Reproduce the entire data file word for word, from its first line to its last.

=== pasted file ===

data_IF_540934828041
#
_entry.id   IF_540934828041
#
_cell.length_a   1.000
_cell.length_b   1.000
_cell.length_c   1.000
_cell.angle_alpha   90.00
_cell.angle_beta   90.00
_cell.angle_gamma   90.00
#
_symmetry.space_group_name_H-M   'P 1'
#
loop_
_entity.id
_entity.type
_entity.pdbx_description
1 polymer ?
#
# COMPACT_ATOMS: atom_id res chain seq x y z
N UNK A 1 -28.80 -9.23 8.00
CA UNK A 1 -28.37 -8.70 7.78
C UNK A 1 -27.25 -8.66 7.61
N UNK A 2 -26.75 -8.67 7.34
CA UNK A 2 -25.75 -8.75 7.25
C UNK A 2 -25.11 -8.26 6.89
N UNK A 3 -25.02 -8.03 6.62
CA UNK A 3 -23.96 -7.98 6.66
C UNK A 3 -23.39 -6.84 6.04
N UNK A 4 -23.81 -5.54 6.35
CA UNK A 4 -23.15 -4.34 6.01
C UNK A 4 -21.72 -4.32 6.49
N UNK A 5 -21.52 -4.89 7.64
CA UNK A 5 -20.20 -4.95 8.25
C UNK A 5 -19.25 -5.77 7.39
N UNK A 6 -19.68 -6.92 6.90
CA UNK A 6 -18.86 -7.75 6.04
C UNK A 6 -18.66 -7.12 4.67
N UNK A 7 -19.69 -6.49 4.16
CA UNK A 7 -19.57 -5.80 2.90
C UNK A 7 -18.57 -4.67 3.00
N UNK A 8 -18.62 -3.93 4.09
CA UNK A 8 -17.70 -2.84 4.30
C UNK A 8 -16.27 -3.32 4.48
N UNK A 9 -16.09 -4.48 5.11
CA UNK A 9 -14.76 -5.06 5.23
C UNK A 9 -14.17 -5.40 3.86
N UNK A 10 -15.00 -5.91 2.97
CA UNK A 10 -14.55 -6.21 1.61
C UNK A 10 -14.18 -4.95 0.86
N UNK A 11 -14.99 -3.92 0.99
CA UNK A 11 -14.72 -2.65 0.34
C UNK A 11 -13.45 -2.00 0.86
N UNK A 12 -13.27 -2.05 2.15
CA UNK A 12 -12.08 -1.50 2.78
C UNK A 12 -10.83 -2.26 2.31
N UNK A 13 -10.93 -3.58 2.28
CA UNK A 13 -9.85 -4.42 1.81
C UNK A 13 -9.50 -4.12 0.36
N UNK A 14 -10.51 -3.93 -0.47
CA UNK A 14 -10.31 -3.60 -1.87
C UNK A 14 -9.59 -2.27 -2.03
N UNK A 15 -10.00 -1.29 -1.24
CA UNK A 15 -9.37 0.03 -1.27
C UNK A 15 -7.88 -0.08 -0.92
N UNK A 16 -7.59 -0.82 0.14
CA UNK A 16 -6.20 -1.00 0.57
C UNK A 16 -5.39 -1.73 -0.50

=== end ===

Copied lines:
data_IF_540934828041
#
_entry.id   IF_540934828041
#
_cell.length_a   1.000
_cell.length_b   1.000
_cell.length_c   1.000
_cell.angle_alpha   90.00
_cell.angle_beta   90.00
_cell.angle_gamma   90.00
#
_symmetry.space_group_name_H-M   'P 1'
#
loop_
_entity.id
_entity.type
_entity.pdbx_description
1 polymer ?
#
# COMPACT_ATOMS: atom_id res chain seq x y z
N UNK A 1 -28.80 -9.23 8.00
CA UNK A 1 -28.37 -8.70 7.78
C UNK A 1 -27.25 -8.66 7.61
N UNK A 2 -26.75 -8.67 7.34
CA UNK A 2 -25.75 -8.75 7.25
C UNK A 2 -25.11 -8.26 6.89
N UNK A 3 -25.02 -8.03 6.62
CA UNK A 3 -23.96 -7.98 6.66
C UNK A 3 -23.39 -6.84 6.04
N UNK A 4 -23.81 -5.54 6.35
CA UNK A 4 -23.15 -4.34 6.01
C UNK A 4 -21.72 -4.32 6.49
N UNK A 5 -21.52 -4.89 7.64
CA UNK A 5 -20.20 -4.95 8.25
C UNK A 5 -19.25 -5.77 7.39
N UNK A 6 -19.68 -6.92 6.90
CA UNK A 6 -18.86 -7.75 6.04
C UNK A 6 -18.66 -7.12 4.67
N UNK A 7 -19.69 -6.49 4.16
CA UNK A 7 -19.57 -5.80 2.90
C UNK A 7 -18.57 -4.67 3.00
N UNK A 8 -18.62 -3.93 4.09
CA UNK A 8 -17.70 -2.84 4.30
C UNK A 8 -16.27 -3.32 4.48
N UNK A 9 -16.09 -4.48 5.11
CA UNK A 9 -14.76 -5.06 5.23
C UNK A 9 -14.17 -5.40 3.86
N UNK A 10 -15.00 -5.91 2.97
CA UNK A 10 -14.55 -6.21 1.61
C UNK A 10 -14.18 -4.95 0.86
N UNK A 11 -14.99 -3.92 0.99
CA UNK A 11 -14.72 -2.65 0.34
C UNK A 11 -13.45 -2.00 0.86
N UNK A 12 -13.27 -2.05 2.15
CA UNK A 12 -12.08 -1.50 2.78
C UNK A 12 -10.83 -2.26 2.31
N UNK A 13 -10.93 -3.58 2.28
CA UNK A 13 -9.85 -4.42 1.81
C UNK A 13 -9.50 -4.12 0.36
N UNK A 14 -10.51 -3.93 -0.47
CA UNK A 14 -10.31 -3.60 -1.87
C UNK A 14 -9.59 -2.27 -2.03
N UNK A 15 -10.00 -1.29 -1.24
CA UNK A 15 -9.37 0.03 -1.27
C UNK A 15 -7.88 -0.08 -0.92
N UNK A 16 -7.59 -0.82 0.14
CA UNK A 16 -6.20 -1.00 0.57
C UNK A 16 -5.39 -1.73 -0.50